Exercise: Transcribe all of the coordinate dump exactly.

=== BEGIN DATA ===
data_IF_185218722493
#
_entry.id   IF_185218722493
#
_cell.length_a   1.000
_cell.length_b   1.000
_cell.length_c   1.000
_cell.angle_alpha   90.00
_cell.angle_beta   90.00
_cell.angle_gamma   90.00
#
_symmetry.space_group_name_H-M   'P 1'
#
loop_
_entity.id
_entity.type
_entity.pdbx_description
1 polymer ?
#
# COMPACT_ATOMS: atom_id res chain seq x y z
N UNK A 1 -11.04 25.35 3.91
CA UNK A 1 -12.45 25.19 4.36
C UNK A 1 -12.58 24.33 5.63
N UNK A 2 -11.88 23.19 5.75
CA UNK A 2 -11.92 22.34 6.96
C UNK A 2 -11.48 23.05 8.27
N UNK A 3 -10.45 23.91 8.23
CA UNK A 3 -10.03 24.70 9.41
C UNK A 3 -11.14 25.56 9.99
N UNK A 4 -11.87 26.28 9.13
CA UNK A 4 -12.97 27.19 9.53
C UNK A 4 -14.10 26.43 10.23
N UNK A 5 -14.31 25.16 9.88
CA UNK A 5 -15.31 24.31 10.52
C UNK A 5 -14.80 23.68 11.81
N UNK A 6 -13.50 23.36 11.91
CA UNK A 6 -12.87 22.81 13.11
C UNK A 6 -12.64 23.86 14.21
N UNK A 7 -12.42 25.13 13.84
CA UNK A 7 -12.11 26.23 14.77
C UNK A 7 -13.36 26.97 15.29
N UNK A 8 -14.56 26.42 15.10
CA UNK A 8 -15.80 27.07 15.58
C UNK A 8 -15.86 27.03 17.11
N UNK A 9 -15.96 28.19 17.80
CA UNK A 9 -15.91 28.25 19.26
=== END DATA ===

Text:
data_IF_185218722493
#
_entry.id   IF_185218722493
#
_cell.length_a   1.000
_cell.length_b   1.000
_cell.length_c   1.000
_cell.angle_alpha   90.00
_cell.angle_beta   90.00
_cell.angle_gamma   90.00
#
_symmetry.space_group_name_H-M   'P 1'
#
loop_
_entity.id
_entity.type
_entity.pdbx_description
1 polymer ?
#
# COMPACT_ATOMS: atom_id res chain seq x y z
N UNK A 1 -11.04 25.35 3.91
CA UNK A 1 -12.45 25.19 4.36
C UNK A 1 -12.58 24.33 5.63
N UNK A 2 -11.88 23.19 5.75
CA UNK A 2 -11.92 22.34 6.96
C UNK A 2 -11.48 23.05 8.27
N UNK A 3 -10.45 23.91 8.23
CA UNK A 3 -10.03 24.70 9.41
C UNK A 3 -11.14 25.56 9.99
N UNK A 4 -11.87 26.28 9.13
CA UNK A 4 -12.97 27.19 9.53
C UNK A 4 -14.10 26.43 10.23
N UNK A 5 -14.31 25.16 9.88
CA UNK A 5 -15.31 24.31 10.52
C UNK A 5 -14.80 23.68 11.81
N UNK A 6 -13.50 23.36 11.91
CA UNK A 6 -12.87 22.81 13.11
C UNK A 6 -12.64 23.86 14.21
N UNK A 7 -12.42 25.13 13.84
CA UNK A 7 -12.11 26.23 14.77
C UNK A 7 -13.36 26.97 15.29
N UNK A 8 -14.56 26.42 15.10
CA UNK A 8 -15.80 27.07 15.58
C UNK A 8 -15.86 27.03 17.11
N UNK A 9 -15.96 28.19 17.80
CA UNK A 9 -15.91 28.25 19.26